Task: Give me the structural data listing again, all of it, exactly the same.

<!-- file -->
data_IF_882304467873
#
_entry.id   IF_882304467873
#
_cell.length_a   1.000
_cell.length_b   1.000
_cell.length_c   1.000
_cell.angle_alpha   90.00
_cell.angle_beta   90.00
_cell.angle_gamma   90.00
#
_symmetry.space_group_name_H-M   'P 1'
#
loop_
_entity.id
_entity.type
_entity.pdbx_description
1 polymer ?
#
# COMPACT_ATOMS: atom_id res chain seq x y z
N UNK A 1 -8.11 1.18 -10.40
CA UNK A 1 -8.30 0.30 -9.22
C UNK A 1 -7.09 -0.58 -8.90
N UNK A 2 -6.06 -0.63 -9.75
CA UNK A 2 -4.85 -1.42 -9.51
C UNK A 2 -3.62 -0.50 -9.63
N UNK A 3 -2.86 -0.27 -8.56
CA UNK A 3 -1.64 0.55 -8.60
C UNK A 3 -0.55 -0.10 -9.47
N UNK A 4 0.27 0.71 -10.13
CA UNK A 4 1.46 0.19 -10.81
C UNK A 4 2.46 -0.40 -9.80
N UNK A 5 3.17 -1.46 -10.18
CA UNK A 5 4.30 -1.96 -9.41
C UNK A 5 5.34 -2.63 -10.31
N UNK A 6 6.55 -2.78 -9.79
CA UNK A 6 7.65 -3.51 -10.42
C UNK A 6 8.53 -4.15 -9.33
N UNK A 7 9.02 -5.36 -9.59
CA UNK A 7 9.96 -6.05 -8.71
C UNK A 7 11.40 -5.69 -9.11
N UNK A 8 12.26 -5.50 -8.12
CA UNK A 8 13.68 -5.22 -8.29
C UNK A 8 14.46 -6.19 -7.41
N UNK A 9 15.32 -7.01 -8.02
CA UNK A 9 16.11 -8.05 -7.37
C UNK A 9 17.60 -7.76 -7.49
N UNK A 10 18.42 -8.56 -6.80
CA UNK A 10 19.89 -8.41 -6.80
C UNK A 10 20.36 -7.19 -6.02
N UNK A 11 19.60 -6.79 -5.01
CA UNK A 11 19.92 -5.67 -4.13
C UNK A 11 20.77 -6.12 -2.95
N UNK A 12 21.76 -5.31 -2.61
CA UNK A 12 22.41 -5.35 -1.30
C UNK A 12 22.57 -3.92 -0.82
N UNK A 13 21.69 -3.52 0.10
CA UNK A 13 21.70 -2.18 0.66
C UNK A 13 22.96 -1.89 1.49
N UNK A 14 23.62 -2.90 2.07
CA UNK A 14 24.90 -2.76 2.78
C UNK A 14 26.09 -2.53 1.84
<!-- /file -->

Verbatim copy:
data_IF_882304467873
#
_entry.id   IF_882304467873
#
_cell.length_a   1.000
_cell.length_b   1.000
_cell.length_c   1.000
_cell.angle_alpha   90.00
_cell.angle_beta   90.00
_cell.angle_gamma   90.00
#
_symmetry.space_group_name_H-M   'P 1'
#
loop_
_entity.id
_entity.type
_entity.pdbx_description
1 polymer ?
#
# COMPACT_ATOMS: atom_id res chain seq x y z
N UNK A 1 -8.11 1.18 -10.40
CA UNK A 1 -8.30 0.30 -9.22
C UNK A 1 -7.09 -0.58 -8.90
N UNK A 2 -6.06 -0.63 -9.75
CA UNK A 2 -4.85 -1.42 -9.51
C UNK A 2 -3.62 -0.50 -9.63
N UNK A 3 -2.86 -0.27 -8.56
CA UNK A 3 -1.64 0.55 -8.60
C UNK A 3 -0.55 -0.10 -9.47
N UNK A 4 0.27 0.71 -10.13
CA UNK A 4 1.46 0.19 -10.81
C UNK A 4 2.46 -0.40 -9.80
N UNK A 5 3.17 -1.46 -10.18
CA UNK A 5 4.30 -1.96 -9.41
C UNK A 5 5.34 -2.63 -10.31
N UNK A 6 6.55 -2.78 -9.79
CA UNK A 6 7.65 -3.51 -10.42
C UNK A 6 8.53 -4.15 -9.33
N UNK A 7 9.02 -5.36 -9.59
CA UNK A 7 9.96 -6.05 -8.71
C UNK A 7 11.40 -5.69 -9.11
N UNK A 8 12.26 -5.50 -8.12
CA UNK A 8 13.68 -5.22 -8.29
C UNK A 8 14.46 -6.19 -7.41
N UNK A 9 15.32 -7.01 -8.02
CA UNK A 9 16.11 -8.05 -7.37
C UNK A 9 17.60 -7.76 -7.49
N UNK A 10 18.42 -8.56 -6.80
CA UNK A 10 19.89 -8.41 -6.80
C UNK A 10 20.36 -7.19 -6.02
N UNK A 11 19.60 -6.79 -5.01
CA UNK A 11 19.92 -5.67 -4.13
C UNK A 11 20.77 -6.12 -2.95
N UNK A 12 21.76 -5.31 -2.61
CA UNK A 12 22.41 -5.35 -1.30
C UNK A 12 22.57 -3.92 -0.82
N UNK A 13 21.69 -3.52 0.10
CA UNK A 13 21.70 -2.18 0.66
C UNK A 13 22.96 -1.89 1.49
N UNK A 14 23.62 -2.90 2.07
CA UNK A 14 24.90 -2.76 2.78
C UNK A 14 26.09 -2.53 1.84